sacerac,

    I picked up eight of the manila mangoes yesterday at El Nuevo Mundo (5901 Roosevelt Road, Cicero). What you describe accurately reflects my experience with them: not nearly as sweet as the ones I picked up on Argyle and much smaller (also, appropriately, less expensive: 4 for a buck). I did not get any green ones, but I think you're right that they were probably picked a bit on the early side.

    I also spotted smaller "six pack" plastic cases of mangoes that I think were called something like Mango Maguey; these looked more like the ones I got on Argyle.

    Hammond
    “Nobody exists on purpose. Nobody belongs anywhere. Everybody’s gonna die. Come watch TV?”
  • Post #15 - April 19th, 2005, 6:55 pm
    Post #15 - April 19th, 2005, 6:55 pm Post #15 - April 19th, 2005, 6:55 pm
    Being a little disappointed with the first lot of (manila) mangoes (see previous post - now edited to include pics), but whetted on the sour tang, my wife and I sought some green mangoes on Sunday afternoon. We knew we could get some at North Water Market in Devon, but thought I would try some of the other possible places on the way.

    First stop: Broadway supermarket. No mangoes to be found

    Second stop: Trung Viet SuperMarket (4938 N. Broadway). There were mangoes, including the 'manila' , but the green mangoes seemed riper than desired. We noticed jackfruit (another fruit I love) @ $3.50/lb, but that thing must have been a 20 pounder - too big for the two of us. The cut and plastic wrapped pieces and the frozen alternatives didn't look appealing. We passed. I did also see durian @ 99¢/lb.

    Third Stop: Edgewater Produce (our first time there; I saw it mentioned here)
    Lots of mangoes. #4312 (manila). I noticed that mangoes other than the 'manila' were marked 'susie' (this was the 'simply' mango, #4959, pictured with the manilas)
    Different packaging, but from the same place in Mexico. A quick inspection of the bottom of the cartons revealed dates from March 8 to March 31. Many of them still had a plastic wrapping - probably to get them to yellow. Picked too early I decided, although some of them looked quite appealing.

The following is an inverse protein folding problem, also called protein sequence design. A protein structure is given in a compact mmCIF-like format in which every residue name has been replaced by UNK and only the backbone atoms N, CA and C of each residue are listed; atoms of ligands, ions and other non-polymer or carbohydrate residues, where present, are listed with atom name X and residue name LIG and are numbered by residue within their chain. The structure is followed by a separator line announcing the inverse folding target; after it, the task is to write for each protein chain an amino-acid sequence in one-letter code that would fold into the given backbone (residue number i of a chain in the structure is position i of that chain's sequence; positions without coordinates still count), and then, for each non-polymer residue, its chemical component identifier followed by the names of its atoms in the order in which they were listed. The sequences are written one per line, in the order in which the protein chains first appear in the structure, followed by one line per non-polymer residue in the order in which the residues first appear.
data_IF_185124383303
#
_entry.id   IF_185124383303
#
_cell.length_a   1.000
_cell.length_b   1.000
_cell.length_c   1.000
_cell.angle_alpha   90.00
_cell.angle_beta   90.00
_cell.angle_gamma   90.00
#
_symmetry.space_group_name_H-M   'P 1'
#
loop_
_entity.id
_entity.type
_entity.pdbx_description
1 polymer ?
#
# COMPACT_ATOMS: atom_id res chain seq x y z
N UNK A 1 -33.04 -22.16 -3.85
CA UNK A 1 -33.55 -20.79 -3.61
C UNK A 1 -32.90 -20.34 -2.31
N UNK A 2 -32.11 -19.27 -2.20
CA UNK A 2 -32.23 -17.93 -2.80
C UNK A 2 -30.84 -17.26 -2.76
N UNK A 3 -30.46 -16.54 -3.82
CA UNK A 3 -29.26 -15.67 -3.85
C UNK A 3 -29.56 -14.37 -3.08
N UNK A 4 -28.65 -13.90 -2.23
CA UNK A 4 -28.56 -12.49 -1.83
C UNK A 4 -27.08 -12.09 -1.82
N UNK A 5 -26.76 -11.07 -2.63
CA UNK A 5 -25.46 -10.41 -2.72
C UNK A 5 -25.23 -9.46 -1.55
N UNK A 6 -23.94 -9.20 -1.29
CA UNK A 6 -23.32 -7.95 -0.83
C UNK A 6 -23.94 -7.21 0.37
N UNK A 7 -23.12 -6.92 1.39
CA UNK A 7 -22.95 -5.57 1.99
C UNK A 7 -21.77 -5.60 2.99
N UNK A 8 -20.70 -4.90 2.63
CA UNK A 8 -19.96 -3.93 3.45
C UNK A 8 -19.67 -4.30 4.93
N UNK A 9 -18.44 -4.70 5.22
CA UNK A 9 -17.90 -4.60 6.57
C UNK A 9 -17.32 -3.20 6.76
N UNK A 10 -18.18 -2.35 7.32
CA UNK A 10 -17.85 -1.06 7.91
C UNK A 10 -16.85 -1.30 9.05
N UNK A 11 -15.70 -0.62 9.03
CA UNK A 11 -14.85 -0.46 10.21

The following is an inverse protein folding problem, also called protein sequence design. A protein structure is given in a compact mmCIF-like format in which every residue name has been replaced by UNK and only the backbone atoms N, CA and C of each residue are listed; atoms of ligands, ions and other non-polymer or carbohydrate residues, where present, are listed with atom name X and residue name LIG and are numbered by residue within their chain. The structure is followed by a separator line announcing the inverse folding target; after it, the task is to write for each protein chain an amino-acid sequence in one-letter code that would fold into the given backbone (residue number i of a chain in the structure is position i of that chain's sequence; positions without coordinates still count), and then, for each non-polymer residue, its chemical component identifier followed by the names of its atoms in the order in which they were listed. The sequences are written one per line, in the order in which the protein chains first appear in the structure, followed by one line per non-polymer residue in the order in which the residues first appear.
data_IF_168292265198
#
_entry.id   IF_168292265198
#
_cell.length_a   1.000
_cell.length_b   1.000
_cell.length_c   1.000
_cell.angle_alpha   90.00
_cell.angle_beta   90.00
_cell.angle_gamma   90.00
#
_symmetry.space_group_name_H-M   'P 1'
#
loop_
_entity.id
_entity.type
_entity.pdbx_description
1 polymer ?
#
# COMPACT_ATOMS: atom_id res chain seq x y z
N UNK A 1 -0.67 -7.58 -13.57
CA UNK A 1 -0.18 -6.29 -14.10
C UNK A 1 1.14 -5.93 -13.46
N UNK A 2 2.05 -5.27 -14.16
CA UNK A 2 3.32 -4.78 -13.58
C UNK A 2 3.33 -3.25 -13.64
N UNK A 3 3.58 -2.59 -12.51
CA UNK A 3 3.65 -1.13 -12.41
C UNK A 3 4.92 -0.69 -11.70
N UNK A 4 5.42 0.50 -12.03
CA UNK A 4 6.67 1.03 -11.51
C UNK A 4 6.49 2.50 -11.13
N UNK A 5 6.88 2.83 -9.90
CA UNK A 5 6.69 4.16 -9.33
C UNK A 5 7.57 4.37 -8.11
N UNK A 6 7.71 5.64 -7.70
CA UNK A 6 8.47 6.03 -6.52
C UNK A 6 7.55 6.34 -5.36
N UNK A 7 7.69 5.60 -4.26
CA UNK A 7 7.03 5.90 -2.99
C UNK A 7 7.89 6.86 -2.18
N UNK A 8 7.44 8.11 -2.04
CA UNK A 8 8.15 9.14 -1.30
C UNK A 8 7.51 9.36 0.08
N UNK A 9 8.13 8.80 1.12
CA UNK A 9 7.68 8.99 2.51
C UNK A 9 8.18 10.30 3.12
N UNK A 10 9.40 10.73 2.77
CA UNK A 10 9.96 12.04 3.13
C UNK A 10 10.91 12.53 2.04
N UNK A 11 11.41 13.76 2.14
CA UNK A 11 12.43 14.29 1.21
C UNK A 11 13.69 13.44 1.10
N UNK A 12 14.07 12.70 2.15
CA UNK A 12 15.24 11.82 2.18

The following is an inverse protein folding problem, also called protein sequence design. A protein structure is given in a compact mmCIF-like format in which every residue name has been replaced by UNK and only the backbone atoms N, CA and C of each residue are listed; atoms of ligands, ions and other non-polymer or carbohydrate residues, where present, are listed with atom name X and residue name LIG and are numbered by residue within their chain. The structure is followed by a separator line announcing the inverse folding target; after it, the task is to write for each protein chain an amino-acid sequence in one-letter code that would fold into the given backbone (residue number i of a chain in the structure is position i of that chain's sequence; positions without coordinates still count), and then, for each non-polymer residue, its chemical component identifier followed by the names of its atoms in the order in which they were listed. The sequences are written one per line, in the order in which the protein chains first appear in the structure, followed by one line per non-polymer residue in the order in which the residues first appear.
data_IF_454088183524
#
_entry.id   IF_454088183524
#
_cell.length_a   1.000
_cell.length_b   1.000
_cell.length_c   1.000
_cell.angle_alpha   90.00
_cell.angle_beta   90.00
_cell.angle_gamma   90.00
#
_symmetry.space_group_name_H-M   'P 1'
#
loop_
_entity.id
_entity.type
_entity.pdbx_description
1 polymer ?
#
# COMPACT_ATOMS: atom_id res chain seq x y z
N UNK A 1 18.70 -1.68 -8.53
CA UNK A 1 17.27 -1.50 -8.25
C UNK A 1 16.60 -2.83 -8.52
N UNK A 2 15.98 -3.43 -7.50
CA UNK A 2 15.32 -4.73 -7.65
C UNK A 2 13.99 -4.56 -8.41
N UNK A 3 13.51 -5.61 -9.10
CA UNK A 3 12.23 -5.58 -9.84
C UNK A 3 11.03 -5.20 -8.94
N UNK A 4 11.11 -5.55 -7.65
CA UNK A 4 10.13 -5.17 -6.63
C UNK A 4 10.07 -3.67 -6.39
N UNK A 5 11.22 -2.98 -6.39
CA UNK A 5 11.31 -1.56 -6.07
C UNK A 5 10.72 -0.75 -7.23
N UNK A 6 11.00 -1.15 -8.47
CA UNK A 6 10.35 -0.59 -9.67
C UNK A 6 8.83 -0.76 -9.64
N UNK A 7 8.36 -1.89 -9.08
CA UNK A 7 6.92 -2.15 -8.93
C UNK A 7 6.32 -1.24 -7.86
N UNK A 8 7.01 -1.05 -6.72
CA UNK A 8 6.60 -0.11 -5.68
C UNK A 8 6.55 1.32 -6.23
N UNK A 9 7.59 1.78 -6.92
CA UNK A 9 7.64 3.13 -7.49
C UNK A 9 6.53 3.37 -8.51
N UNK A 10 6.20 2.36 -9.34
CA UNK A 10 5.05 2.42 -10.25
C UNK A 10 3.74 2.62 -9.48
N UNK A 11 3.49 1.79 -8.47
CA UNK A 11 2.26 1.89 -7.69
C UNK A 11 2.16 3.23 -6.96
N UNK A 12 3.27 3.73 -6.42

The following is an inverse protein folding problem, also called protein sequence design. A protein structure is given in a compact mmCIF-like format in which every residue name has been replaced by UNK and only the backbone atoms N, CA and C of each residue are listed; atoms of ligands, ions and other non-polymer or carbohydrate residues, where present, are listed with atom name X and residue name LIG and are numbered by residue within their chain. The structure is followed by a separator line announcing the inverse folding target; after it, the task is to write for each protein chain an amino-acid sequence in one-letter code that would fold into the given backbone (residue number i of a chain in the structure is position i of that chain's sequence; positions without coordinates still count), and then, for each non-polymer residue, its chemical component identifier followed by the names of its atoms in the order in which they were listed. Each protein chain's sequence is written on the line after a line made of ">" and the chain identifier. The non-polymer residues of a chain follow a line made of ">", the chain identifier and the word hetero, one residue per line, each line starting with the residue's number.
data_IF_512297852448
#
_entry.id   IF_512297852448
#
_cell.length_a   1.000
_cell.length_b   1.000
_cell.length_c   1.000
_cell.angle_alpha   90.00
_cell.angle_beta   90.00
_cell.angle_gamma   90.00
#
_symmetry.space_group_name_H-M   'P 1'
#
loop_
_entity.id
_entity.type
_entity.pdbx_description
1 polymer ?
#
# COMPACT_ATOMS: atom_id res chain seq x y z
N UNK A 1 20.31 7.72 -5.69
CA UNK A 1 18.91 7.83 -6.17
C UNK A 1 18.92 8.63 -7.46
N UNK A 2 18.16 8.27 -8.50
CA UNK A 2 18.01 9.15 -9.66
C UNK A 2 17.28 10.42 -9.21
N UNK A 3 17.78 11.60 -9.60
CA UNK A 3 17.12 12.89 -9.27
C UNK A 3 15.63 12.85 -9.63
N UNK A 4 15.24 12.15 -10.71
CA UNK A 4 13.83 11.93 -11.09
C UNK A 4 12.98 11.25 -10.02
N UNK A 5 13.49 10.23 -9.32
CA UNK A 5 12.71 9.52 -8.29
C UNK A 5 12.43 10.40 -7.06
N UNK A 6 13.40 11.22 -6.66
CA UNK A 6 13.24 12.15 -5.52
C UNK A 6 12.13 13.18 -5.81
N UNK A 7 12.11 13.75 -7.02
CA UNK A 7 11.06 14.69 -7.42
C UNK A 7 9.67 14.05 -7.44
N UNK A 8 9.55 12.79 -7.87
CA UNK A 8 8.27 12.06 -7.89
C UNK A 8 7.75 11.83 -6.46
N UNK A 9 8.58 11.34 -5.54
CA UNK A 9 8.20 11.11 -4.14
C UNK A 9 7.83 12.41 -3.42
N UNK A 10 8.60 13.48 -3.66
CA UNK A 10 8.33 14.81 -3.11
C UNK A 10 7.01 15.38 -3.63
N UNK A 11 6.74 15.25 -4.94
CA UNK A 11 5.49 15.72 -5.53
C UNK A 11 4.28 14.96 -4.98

No green mangoes.

    Fourth Stop: Devon
    We walked around a bit, stepping in and out of a few places

    Farm City Market and some other large supermarket (on the opposite side of the street) - lots of #4312 (manila). Dates in the same range as we found in EP. No green mangoes

    Patel Bros. - The green mangoes were not so green.

    North Water Market: We bought a 4 or 5 green mangoes. A little pricey at $1.49/lb but some seemed nice and green enough to pick up.

    We did step into Ambala. Walking a bit further west, we chanced upon Ted's Fruit Market (mentioned I saw later here). We were drawn to the mangoes displayed outside. These were not #4312, but nice fragrant red yellow #4051s
    Some boxes had them checked as "Tommy" which is what they look like.
    Image
    The cartons indicated they were from Guatemala, lot number and other markings similar to those on boxes of Mexican origin - but no date. However the fragrance and the fact that each carton was $2.98 (12 per carton) quickly had us going in. The fruit inside, was great too - so it wasn't just the boxes in the sun that seemed ripe and fragrant. Since many boxes had more than 12 and many less, we picked a box that had the most ripe ones and substituted some and got them home. I was very impressed with the quality in whole store - next time on Devon I'll definitely go there as well for the produce and to the deli section where we saw the dill pickles and sauerkraut in barrels.

    Back home we cut the green mangoes. The greenest or palest yellow were good with salt.
    Image

    While I took some pictures, my wife quickly got dinner going.
    Green mango and fish curry (a quick and simple Fish Moilee - a dish from Kerala, India). I didn't realize how quick she was going to be and I was just about able to get a picture before the fish went in.
    Image

    The tangy mango and fish with the slightly hot slightly sweet coconut milk gravy with turmeric and ginger, was great with some rice.


    The ripe mangoes (#4501; Tommy) were good. These mangoes are thin skinned, very juicy fleshed and slightly fibrous - the seed is quite fibrous. I wanted to sample a few before I posted, in case there were duds, but we've had about 6 and none were really sour.
    Image

    edited to add link
  • Post #16 - April 20th, 2005, 8:14 am
    Post #16 - April 20th, 2005, 8:14 am Post #16 - April 20th, 2005, 8:14 am
    hey sazerac,

    what recipe are you using for your moilee (if you are following one)? I've always stuck with KM Mathews stuff in regard to kerala stuff, though there is a nice ripe mango curry recipe from Kerala in Jaffrey's flavours of India
  • Post #17 - April 20th, 2005, 3:51 pm
    Post #17 - April 20th, 2005, 3:51 pm Post #17 - April 20th, 2005, 3:51 pm
    Meen (=Fish) Moilee (pronounced "Molly", rhymes with Polly)


    From the archives of my wife's mind, this is the recipe and procedure followed for the dish pictured in the prior post.